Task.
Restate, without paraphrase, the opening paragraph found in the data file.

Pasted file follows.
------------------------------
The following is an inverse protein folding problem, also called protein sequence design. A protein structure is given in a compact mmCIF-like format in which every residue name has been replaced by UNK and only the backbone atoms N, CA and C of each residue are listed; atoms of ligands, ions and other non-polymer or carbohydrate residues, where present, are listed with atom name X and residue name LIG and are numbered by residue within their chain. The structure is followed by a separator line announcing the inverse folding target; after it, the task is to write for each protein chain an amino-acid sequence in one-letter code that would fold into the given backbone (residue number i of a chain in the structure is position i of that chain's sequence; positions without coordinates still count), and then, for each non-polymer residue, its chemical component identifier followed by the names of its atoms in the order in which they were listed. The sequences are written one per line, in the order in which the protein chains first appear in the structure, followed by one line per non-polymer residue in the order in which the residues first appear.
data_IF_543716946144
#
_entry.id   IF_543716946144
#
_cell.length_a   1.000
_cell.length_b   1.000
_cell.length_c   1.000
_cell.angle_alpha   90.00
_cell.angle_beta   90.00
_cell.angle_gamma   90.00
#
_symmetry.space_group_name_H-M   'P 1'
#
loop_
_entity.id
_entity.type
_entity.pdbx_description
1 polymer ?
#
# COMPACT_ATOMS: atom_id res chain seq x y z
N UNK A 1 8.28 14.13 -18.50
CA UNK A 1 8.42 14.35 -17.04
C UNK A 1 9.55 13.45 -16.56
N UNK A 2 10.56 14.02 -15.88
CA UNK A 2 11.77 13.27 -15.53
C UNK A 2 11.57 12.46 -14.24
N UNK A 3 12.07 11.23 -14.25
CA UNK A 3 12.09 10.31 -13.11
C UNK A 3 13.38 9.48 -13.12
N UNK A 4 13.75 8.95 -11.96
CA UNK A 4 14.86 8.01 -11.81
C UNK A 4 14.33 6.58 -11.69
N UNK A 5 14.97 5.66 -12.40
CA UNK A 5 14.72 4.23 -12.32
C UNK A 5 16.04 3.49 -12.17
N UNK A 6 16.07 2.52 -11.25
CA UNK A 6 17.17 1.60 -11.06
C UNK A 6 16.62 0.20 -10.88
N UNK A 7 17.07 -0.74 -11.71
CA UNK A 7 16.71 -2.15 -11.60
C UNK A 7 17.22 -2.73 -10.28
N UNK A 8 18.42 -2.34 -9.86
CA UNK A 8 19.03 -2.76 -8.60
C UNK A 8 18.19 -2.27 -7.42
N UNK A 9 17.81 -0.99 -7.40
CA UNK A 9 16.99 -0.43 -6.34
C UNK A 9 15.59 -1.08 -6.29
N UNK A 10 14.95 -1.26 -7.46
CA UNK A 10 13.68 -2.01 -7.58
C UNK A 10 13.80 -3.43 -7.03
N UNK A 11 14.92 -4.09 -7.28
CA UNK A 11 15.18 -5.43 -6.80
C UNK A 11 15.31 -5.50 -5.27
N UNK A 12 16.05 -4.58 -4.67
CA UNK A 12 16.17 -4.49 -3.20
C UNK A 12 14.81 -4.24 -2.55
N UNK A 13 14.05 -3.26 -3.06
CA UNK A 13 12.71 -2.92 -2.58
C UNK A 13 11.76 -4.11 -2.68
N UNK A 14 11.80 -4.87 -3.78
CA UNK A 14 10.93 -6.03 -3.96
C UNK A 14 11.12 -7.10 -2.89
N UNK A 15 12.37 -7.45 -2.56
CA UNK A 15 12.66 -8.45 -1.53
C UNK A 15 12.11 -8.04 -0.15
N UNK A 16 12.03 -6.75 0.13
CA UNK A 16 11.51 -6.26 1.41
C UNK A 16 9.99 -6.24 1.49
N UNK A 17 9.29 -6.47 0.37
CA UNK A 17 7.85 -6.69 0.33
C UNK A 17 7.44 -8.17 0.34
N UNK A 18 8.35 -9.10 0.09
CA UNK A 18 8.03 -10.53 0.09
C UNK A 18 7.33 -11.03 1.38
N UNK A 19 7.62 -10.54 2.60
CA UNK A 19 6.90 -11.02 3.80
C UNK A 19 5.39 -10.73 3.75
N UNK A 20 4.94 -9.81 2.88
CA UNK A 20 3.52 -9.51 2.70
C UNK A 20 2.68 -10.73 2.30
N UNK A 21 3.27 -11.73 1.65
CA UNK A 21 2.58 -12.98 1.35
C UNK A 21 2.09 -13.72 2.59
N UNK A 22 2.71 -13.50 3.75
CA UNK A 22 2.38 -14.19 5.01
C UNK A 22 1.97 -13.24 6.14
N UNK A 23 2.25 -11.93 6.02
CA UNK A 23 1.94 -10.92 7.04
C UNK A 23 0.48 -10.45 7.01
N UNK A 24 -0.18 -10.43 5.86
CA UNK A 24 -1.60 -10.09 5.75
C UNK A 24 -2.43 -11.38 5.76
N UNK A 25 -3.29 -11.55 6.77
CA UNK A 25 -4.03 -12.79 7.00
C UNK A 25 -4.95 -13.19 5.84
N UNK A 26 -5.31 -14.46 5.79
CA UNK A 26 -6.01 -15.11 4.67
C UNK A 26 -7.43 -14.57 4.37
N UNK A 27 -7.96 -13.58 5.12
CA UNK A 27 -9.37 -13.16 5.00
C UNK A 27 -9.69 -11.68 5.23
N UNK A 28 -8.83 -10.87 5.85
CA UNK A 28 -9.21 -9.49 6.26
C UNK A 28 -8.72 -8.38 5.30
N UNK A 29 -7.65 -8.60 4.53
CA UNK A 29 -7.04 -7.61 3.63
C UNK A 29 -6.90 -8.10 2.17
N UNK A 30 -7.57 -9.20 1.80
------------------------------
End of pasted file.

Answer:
The following is an inverse protein folding problem, also called protein sequence design. A protein structure is given in a compact mmCIF-like format in which every residue name has been replaced by UNK and only the backbone atoms N, CA and C of each residue are listed; atoms of ligands, ions and other non-polymer or carbohydrate residues, where present, are listed with atom name X and residue name LIG and are numbered by residue within their chain. The structure is followed by a separator line announcing the inverse folding target; after it, the task is to write for each protein chain an amino-acid sequence in one-letter code that would fold into the given backbone (residue number i of a chain in the structure is position i of that chain's sequence; positions without coordinates still count), and then, for each non-polymer residue, its chemical component identifier followed by the names of its atoms in the order in which they were listed. The sequences are written one per line, in the order in which the protein chains first appear in the structure, followed by one line per non-polymer residue in the order in which the residues first appear.